The legislation was co-introduced by Councilmembers Robert White (D-At Large), Brianne Nadeau (D-Ward 1), Jack Evans (D-Ward 2), Mary Cheh (D-Ward 3), Brandon Todd (D-Ward 4), and Charles Allen (D-Ward 6). Councilmembers David Grosso (I-At Large) and Trayon White (D-Ward 8) were co-sponsors.
“Better supporting small businesses means being better listeners and troubleshooters. A Small Business Advisory Council helps us do that,” Silverman said.
On Wednesday, Councilmember Silverman, as chair of the Council's Committee on Labor and Workforce Development sent a letter to the District's Deputy Mayor for Planning and Economic Development, asking for more information on Yelp's plans for hiring and training District residents. Yelp recently announced it will be opening an office in the District, bringing 500 new sales and marketing positions to the city over the next five years.
Where did the summer go?
As we head toward Labor Day weekend, many of you are back to your non-summer routines, as both our DCPS and public charter school students are back in class. Here at the Wilson Building, the DC Council is more than two-thirds through our summer legislative recess; our first official meeting will be Tuesday, Sept. 19. Our office has been using the summer to work on legislative proposals, do a lot of site visits, and meet with residents and businesses.
There's still time to enjoy some summer fun! This year, The Shakespeare Theatre Company's free community summer series returns with performances of Othello. We have 45 free tickets for the show happening next Saturday, August 26 at 2:00 p.m. at Sidney Harman Hall (610 F Street NW). You can learn more about this year’s production here. Please email Ashley Fox in my office at email@example.com if you would like tickets (two per person limit).
I hope to see you there!
Starting today, the D.C. Council joins many of our public schools and public charter schools in taking a summer break — or legislative recess, as we call it. This means there will be no official D.C. Council legislative business for the next nine weeks: No Council hearings, markups, or legislative meetings. This doesn’t mean we completely shut down: My staff and I will be taking vacation time for sure, but we’ll also be brainstorming, researching, writing, doing site visits, and holding our own meetings in and out of the office to put together our fall legislative agenda. Please send along your ideas!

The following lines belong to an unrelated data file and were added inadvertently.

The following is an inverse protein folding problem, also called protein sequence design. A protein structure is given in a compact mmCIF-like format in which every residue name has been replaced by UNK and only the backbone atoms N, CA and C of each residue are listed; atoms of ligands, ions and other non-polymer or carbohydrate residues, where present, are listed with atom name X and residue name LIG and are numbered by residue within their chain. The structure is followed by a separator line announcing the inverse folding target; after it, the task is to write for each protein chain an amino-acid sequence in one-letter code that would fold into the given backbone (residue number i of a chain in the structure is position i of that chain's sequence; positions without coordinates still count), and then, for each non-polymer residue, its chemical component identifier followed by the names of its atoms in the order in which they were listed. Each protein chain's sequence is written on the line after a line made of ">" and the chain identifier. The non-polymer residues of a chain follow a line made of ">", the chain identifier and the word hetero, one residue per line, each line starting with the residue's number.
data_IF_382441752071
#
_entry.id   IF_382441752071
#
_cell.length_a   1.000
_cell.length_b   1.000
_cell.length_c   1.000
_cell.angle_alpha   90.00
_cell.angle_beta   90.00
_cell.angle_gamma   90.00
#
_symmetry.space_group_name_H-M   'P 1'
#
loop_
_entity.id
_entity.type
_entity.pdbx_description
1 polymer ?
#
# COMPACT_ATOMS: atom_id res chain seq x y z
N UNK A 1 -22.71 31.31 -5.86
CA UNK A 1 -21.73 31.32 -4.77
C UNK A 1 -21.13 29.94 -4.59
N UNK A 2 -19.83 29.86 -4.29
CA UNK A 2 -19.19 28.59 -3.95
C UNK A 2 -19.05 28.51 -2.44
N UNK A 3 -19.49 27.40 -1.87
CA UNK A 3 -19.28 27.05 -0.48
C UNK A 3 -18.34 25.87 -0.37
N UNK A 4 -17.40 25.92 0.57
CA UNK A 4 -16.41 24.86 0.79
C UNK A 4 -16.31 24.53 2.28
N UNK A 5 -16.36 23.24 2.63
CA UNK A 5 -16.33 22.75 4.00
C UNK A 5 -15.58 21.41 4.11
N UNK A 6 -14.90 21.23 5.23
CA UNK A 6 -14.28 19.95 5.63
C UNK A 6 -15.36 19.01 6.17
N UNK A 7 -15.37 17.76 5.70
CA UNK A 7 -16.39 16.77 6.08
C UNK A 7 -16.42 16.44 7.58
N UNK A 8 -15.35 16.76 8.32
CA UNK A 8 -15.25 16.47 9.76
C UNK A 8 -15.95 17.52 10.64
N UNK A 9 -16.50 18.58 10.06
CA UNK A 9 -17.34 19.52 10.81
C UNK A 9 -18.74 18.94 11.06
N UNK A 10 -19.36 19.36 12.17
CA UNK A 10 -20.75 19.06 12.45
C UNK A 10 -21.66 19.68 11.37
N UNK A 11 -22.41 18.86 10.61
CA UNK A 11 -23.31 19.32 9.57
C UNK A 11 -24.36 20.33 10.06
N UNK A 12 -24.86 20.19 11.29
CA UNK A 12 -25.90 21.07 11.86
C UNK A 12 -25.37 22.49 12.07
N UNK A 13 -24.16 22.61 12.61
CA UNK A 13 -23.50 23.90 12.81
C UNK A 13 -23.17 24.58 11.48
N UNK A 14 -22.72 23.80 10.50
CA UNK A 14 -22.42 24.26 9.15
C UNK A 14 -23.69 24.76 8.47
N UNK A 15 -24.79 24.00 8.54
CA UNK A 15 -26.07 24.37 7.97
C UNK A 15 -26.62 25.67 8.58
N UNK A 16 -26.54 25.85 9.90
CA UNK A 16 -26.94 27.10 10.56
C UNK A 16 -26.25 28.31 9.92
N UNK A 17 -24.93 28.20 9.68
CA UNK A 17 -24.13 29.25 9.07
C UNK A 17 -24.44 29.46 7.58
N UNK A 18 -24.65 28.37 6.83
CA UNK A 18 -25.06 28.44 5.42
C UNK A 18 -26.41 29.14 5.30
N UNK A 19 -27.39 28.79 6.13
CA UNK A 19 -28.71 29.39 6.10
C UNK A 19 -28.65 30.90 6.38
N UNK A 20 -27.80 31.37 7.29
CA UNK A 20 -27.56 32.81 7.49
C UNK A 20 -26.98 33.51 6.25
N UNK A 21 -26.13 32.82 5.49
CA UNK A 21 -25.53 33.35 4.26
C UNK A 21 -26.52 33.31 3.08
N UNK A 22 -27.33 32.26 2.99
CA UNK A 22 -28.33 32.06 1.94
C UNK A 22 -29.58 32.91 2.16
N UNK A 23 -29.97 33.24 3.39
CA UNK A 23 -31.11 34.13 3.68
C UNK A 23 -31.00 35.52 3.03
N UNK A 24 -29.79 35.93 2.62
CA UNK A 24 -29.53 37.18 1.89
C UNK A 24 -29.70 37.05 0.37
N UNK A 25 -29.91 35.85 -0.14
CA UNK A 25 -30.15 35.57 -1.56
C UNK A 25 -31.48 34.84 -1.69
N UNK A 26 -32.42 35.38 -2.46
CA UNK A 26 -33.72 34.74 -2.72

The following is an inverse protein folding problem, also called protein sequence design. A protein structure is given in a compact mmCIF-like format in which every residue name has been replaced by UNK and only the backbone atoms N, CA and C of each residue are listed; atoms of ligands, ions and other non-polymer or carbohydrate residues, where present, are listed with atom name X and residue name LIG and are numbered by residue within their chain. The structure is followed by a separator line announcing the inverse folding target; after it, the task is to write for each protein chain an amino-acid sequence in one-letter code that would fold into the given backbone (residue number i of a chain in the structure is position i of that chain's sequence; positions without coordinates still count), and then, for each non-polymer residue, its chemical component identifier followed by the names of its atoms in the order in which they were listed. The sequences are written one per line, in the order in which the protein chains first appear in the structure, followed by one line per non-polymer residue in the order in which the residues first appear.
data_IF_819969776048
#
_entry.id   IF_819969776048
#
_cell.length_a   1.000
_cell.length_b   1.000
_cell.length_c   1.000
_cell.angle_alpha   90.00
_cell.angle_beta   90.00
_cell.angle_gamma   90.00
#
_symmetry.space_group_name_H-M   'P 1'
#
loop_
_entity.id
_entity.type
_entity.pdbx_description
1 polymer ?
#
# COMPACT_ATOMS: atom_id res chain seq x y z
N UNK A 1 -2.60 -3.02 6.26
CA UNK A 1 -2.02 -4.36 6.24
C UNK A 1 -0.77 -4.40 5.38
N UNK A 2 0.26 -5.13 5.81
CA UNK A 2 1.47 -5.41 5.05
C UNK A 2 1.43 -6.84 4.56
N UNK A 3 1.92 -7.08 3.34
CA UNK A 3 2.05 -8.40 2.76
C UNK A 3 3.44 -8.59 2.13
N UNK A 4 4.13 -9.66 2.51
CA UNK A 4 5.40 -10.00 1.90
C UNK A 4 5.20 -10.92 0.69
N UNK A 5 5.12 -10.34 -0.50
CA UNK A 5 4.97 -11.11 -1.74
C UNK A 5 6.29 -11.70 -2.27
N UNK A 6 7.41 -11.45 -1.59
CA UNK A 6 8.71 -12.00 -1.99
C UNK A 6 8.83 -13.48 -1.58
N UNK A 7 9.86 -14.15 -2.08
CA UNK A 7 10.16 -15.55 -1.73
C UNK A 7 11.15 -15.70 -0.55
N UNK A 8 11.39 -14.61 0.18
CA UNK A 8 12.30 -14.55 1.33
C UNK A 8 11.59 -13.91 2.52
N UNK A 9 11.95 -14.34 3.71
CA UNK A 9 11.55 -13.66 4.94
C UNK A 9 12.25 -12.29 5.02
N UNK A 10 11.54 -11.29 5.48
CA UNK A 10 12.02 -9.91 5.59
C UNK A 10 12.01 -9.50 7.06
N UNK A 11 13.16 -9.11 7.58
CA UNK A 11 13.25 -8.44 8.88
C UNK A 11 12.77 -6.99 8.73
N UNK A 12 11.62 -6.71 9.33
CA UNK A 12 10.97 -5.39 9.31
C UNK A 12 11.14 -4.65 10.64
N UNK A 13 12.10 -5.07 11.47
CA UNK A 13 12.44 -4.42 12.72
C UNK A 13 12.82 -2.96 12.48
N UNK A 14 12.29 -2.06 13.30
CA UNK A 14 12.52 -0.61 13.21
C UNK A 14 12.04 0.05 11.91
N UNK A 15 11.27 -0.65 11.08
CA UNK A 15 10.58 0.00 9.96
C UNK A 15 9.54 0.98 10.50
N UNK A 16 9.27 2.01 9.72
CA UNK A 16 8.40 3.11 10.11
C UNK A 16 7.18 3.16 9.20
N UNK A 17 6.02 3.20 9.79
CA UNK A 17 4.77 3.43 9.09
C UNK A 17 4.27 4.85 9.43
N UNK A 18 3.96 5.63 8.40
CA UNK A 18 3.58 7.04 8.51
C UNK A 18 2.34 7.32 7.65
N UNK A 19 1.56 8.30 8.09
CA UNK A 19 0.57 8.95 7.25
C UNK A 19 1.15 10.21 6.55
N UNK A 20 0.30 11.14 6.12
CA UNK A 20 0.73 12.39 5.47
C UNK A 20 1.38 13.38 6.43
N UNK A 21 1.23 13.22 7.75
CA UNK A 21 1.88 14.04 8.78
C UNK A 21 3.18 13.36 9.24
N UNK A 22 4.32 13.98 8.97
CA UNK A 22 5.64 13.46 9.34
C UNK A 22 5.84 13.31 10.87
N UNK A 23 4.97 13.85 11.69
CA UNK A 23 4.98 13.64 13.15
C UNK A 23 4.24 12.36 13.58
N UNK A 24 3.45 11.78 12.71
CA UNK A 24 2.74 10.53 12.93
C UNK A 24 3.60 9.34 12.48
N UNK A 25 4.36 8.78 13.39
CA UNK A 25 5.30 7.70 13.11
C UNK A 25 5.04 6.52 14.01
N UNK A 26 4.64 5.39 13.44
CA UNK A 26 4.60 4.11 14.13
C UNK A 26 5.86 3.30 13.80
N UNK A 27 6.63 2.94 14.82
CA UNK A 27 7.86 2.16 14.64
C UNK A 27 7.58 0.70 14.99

Though we officially kick off summer July 15, I always feel summer unofficially kicks off with the July 4 parades. For all those who say D.C. is a transient town lacking identity, they haven’t been to the Barracks Row or Palisades Independence Day celebrations. It was fantastic seeing so many of you on the parade routes—and if we missed saying hi or you missed the cameo appearance by Teddy Roosevelt at Barracks Row and our award-winning Wonder Woman theme in the Palisades (yes, we actually did win an award)—take a look back at pictures from the day on my office Facebook page!
While we work on getting a head start for the fall, I’ll be taking some vacation time to visit family and friends who live out of the District. I’ll also be taking an adult swim class at Anacostia pool with our Department of Parks and Recreation so I can use the inflatable kayak I just got to explore the Anacostia and Potomac Rivers more. I’ll be sending email updates a little less frequently until the Council gets going again in September, but keep reading to see what’s new and what exciting things are coming up!
Councilmember Silverman Introduces Bill to Increase Transparency and Accountability in Workforce Spending
Councilmember Elissa Silverman (I-At Large) today introduced legislation to comprehensively assess how the District spends an estimated $100 million on workforce development, detailing not only spending but performance outcomes to determine the programs and providers which succeed at placing residents into good jobs and keeping them there, and which ones do not.
“We need to be strategic and work with our big and small businesses to be a good match maker—being empirically outcome driven—so that we fund programs that lead to long-term, living-wage employment,” said Silverman. “Almost every day, I meet with D.C. employers who say they simply can’t find D.C. residents qualified to fill their jobs, and we can’t sit idly by and let that happen anymore.”
Happy Fourth of July! My staff and I are getting excited about joining neighbors tomorrow at the 16th Annual Barracks Row 4th of July Parade and the Palisades Citizens Association's 51st Annual July 4th Parade and Picnic.
Neighborhood Parades: If you're interested in walking with us tomorrow, please do! For Barracks Row, half of my office will meet at 9:30 a.m. at 8th and I Streets SE. For Palisades, the other half will meet at 10:30 a.m. on Whitehaven Pkwy NW (between Foxhall Rd and MacArthur Blvd behind The Lab School of Washington). All you need to bring is your patriotism—and maybe your dancing shoes.